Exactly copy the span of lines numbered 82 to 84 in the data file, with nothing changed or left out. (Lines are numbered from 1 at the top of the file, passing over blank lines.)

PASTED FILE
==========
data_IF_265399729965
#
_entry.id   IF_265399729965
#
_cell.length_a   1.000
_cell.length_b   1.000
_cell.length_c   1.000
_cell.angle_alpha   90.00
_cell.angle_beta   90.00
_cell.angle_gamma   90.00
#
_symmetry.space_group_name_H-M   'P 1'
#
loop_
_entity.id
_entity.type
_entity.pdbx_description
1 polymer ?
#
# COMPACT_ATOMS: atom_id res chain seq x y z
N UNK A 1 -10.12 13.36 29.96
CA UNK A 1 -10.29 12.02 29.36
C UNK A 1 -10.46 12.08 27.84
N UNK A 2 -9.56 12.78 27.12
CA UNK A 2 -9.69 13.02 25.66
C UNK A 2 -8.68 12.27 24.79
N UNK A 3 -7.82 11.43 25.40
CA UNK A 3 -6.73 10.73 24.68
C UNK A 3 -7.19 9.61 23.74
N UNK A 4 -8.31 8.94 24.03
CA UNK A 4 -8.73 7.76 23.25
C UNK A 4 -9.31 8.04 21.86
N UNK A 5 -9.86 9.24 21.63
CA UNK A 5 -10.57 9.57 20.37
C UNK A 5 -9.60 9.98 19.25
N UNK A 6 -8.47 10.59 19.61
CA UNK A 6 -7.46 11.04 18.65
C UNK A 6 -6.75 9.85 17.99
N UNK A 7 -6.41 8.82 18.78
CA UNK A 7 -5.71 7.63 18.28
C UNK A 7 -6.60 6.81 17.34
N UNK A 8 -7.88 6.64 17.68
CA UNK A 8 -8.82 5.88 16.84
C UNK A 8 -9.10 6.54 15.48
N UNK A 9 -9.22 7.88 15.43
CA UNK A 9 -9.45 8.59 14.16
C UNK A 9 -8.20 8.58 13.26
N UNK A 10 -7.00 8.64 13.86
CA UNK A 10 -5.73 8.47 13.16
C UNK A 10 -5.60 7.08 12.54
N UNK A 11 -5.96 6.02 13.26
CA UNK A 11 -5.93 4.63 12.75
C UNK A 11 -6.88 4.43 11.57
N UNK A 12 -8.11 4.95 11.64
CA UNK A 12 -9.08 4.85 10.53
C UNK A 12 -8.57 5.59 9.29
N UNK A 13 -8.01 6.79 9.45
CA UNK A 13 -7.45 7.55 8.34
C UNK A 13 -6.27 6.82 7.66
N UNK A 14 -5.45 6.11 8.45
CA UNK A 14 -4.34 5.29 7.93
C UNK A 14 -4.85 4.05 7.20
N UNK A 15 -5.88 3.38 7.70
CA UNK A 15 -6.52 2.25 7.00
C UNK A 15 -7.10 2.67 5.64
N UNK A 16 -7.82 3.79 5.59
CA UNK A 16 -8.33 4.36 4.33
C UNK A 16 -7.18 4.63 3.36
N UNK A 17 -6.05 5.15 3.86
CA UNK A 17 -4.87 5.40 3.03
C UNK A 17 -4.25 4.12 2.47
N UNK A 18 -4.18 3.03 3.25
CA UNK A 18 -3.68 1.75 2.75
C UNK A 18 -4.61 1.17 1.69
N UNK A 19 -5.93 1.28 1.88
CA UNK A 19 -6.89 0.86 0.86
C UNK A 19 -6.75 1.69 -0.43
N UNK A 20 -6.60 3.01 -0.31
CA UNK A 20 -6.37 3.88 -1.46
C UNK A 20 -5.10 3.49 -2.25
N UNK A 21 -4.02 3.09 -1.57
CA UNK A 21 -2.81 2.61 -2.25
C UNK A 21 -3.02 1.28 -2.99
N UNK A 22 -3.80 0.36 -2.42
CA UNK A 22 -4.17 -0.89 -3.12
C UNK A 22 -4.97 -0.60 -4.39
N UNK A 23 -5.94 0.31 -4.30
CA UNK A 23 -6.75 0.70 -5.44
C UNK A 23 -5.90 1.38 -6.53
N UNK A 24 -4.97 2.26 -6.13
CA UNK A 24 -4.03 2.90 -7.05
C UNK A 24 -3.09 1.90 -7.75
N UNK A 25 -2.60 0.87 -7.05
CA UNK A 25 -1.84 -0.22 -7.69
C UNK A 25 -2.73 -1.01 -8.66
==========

CA UNK A 21 -2.81 2.61 -2.25
C UNK A 21 -3.02 1.28 -2.99
N UNK A 22 -3.80 0.36 -2.42